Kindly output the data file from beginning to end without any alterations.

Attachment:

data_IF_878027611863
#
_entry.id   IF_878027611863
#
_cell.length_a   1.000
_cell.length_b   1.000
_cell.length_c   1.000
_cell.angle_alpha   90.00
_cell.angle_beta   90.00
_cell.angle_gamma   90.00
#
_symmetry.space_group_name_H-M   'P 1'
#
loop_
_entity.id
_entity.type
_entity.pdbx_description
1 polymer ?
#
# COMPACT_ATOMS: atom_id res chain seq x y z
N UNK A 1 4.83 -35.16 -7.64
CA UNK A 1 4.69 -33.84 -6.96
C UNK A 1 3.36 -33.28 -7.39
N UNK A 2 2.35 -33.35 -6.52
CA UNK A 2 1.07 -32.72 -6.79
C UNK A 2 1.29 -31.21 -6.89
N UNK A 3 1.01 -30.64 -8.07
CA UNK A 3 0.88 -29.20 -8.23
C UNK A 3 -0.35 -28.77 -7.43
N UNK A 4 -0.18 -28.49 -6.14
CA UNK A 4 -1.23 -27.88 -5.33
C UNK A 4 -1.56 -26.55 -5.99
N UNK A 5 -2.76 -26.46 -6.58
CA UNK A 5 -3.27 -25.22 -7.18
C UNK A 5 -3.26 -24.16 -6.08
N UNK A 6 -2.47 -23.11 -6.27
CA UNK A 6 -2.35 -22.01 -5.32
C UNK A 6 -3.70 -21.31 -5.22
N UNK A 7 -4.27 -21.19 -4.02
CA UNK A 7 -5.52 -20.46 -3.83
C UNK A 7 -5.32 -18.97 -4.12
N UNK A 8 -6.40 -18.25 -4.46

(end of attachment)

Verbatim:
data_IF_878027611863
#
_entry.id   IF_878027611863
#
_cell.length_a   1.000
_cell.length_b   1.000
_cell.length_c   1.000
_cell.angle_alpha   90.00
_cell.angle_beta   90.00
_cell.angle_gamma   90.00
#
_symmetry.space_group_name_H-M   'P 1'
#
loop_
_entity.id
_entity.type
_entity.pdbx_description
1 polymer ?
#
# COMPACT_ATOMS: atom_id res chain seq x y z
N UNK A 1 4.83 -35.16 -7.64
CA UNK A 1 4.69 -33.84 -6.96
C UNK A 1 3.36 -33.28 -7.39
N UNK A 2 2.35 -33.35 -6.52
CA UNK A 2 1.07 -32.72 -6.79
C UNK A 2 1.29 -31.21 -6.89
N UNK A 3 1.01 -30.64 -8.07
CA UNK A 3 0.88 -29.20 -8.23
C UNK A 3 -0.35 -28.77 -7.43
N UNK A 4 -0.18 -28.49 -6.14
CA UNK A 4 -1.23 -27.88 -5.33
C UNK A 4 -1.56 -26.55 -5.99
N UNK A 5 -2.76 -26.46 -6.58
CA UNK A 5 -3.27 -25.22 -7.18
C UNK A 5 -3.26 -24.16 -6.08
N UNK A 6 -2.47 -23.11 -6.27
CA UNK A 6 -2.35 -22.01 -5.32
C UNK A 6 -3.70 -21.31 -5.22
N UNK A 7 -4.27 -21.19 -4.02
CA UNK A 7 -5.52 -20.46 -3.83
C UNK A 7 -5.32 -18.97 -4.12
N UNK A 8 -6.40 -18.25 -4.46